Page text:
With the 77 million Americans who are hounded by debt collectors each year, the CFPB is taking a step in the right direction to illuminate abusive debt collection practices.  Will the new proposals be enough to put a substantial end to the problem?

Critics believe that the new proposals offered by the CFPB, will not stop consumers from receiving harassing collection phone calls.  Saunders, believes that the CFPB proposal makes the debt collection process more complicated.  She is also concerned that the proposal lets collectors rely on information that may already be inaccurate, instead of just making sure that they have the right information to begin with.  In addition to making debt collection more complicated, Saunders also thinks that with the new proposal in place, collectors will still be able to “mislead consumers into paying debts that are not legally enforceable.”

Collectors should not be able to harass consumers with multiple phone calls a day.

According to the NCLC, most credit card companies have a limit of 4-15 calls per account per day.  Collectors on the other hand, want to be able to call consumers up to six times a day.  The calling practices of most collectors can be very excessive, to the point where it can add additional stress to consumers receiving such phone calls.  “Most people who owe debts simply do not have the money to pay due to unexpected illness, unemployment, or divorce.”  Collectors should not be able to harass consumers with multiple phone calls a day, which can create an even more stressful environment for families.  Such abusive tactics is exactly what the CFPB wants to tackle under their proposal.

James Mastriani, the president of a debt collection firm, told National Public Radio (NPR) that he believes that there should be safeguards when it comes to the rights of consumers and providing clear and effective rules for collectors to follow.  But Mastriani, believes that it is also important to make sure that the law is not misused and essentially enable borrowers to make loans into de facto gifts.  If such practices start to be allowed, “this will reduce the availability of credit for all consumers and make credit more expensive.”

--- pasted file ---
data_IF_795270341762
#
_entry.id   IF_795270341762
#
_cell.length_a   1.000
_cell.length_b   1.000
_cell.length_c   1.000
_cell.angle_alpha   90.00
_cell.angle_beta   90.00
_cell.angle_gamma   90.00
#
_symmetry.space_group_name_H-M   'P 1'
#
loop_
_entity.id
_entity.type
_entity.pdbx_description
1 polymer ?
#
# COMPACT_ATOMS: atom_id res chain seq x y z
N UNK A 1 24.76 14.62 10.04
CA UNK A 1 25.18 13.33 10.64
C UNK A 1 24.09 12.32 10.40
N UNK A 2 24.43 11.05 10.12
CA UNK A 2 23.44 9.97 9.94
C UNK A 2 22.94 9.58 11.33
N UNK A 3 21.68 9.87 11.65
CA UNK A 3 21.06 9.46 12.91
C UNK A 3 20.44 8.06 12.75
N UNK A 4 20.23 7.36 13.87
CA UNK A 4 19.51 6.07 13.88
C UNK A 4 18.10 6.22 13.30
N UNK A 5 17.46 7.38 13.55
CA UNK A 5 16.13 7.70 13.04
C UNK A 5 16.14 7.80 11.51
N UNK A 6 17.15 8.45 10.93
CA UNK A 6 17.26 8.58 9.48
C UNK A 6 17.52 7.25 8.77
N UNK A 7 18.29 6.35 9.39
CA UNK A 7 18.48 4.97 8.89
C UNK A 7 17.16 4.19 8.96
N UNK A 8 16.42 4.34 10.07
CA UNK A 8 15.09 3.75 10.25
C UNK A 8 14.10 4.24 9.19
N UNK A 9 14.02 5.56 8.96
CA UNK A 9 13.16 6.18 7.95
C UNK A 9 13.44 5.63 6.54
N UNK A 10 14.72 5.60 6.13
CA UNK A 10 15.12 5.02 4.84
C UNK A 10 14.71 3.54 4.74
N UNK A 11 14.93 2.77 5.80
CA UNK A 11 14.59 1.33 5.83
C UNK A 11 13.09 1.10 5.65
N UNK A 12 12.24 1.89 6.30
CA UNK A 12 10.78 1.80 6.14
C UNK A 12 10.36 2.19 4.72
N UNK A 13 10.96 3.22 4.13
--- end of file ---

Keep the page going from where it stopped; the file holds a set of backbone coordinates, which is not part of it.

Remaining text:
Graciela Aponte-Diaz, the policy director of the Center for Responsible Lending in California, is very hopeful of the new proposals and believes that it is a step in the right direction.  Aponte-Diaz told the Washington Informer that, “Reports have shown that these debt collection activities have a disproportionate impact on communities of color. Majority black neighborhoods are hit twice as hard by debt collection court judgments as majority white neighborhoods, even adjusting for differences in income.”

There was a recent national consumer poll conducted by Center for Research Libraries and Americans for Financial Reform that found 84 percent of consumers are being sued annually on debt collections without evidence to prove their cases in court.   This is clearly a problem that needs to be addressed.

The new proposals presented by the CFPB, is a good start when it comes to addressing the problems of credit collectors and finding solutions to harassing phone calls.  But there seems that there is a lot more that needs to be done when it comes to providing the correct and updated information for debt collectors and the disproportionate impact on certain communities.  It will be interesting to see how the proposal plays out. NPR states that the proposed rules will be released out to the public for comments and will be rewritten in greater detail after other companies and consumer groups have weighed in.

Amaka Madu, Senior Staff Writer Emeritus
About Amaka Madu, Senior Staff Writer Emeritus (18 Articles)
Amaka Madu is a 2017 graduate of Campbell Law School and served as a Senior Staff Writer for the Campbell Law Observer. She is originally from Raleigh, North Carolina and graduated from The University of North Carolina at Charlotte in 2013 with a Bachelor of Arts in Psychology and Political Science. Following her first year of law school, Amaka interned at the North Carolina Court of Appeals with Honorable Judge Tyson and during the second half of her summer, she participated in the Baylor Academy of the Advocate study abroad program in St. Andrews, Scotland. Amaka also currently serves as Secretary for Campbell University’s Black Law Student Association.